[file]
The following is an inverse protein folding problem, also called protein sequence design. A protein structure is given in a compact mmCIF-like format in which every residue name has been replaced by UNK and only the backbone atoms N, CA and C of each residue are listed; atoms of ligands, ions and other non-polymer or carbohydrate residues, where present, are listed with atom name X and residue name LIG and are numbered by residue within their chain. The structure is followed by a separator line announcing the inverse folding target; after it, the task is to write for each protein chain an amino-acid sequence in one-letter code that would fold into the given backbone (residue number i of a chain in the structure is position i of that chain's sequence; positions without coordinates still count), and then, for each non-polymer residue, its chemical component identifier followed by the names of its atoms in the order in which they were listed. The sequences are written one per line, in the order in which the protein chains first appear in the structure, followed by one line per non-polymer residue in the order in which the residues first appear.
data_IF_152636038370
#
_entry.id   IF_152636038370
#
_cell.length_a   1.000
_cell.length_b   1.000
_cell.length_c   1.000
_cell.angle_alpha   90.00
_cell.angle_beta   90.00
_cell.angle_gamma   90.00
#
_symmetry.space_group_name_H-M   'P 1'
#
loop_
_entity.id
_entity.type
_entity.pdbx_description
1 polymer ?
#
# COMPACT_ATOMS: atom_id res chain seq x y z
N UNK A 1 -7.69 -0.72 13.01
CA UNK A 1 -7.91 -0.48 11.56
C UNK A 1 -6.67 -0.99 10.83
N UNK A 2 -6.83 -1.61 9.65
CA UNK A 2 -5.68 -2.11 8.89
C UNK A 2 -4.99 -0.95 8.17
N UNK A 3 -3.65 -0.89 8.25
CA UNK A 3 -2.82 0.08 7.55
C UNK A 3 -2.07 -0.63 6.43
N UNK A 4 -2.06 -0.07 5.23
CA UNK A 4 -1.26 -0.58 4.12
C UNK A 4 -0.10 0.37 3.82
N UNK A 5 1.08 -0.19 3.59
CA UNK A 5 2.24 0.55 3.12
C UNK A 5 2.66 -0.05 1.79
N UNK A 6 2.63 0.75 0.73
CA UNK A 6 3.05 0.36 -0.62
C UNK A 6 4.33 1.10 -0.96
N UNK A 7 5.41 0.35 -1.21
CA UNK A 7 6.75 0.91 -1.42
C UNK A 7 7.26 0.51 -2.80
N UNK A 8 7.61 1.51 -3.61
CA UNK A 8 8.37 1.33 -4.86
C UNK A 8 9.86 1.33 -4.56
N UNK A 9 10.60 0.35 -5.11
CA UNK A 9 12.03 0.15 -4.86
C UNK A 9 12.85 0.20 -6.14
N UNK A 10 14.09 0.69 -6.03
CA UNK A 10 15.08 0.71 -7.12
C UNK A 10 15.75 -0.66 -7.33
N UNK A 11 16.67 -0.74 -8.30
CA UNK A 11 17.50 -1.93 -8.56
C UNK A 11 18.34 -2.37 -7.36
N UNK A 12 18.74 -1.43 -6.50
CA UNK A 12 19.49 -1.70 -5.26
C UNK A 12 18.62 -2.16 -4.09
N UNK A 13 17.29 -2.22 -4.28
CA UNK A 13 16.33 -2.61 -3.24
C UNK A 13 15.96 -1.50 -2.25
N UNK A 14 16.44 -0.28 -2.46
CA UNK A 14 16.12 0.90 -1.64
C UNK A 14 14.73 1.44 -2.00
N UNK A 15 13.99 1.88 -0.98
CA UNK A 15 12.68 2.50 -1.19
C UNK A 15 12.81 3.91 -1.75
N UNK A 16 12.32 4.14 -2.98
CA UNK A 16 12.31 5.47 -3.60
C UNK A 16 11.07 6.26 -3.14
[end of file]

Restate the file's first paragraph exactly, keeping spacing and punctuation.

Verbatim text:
The following is an inverse protein folding problem, also called protein sequence design. A protein structure is given in a compact mmCIF-like format in which every residue name has been replaced by UNK and only the backbone atoms N, CA and C of each residue are listed; atoms of ligands, ions and other non-polymer or carbohydrate residues, where present, are listed with atom name X and residue name LIG and are numbered by residue within their chain. The structure is followed by a separator line announcing the inverse folding target; after it, the task is to write for each protein chain an amino-acid sequence in one-letter code that would fold into the given backbone (residue number i of a chain in the structure is position i of that chain's sequence; positions without coordinates still count), and then, for each non-polymer residue, its chemical component identifier followed by the names of its atoms in the order in which they were listed. The sequences are written one per line, in the order in which the protein chains first appear in the structure, followed by one line per non-polymer residue in the order in which the residues first appear.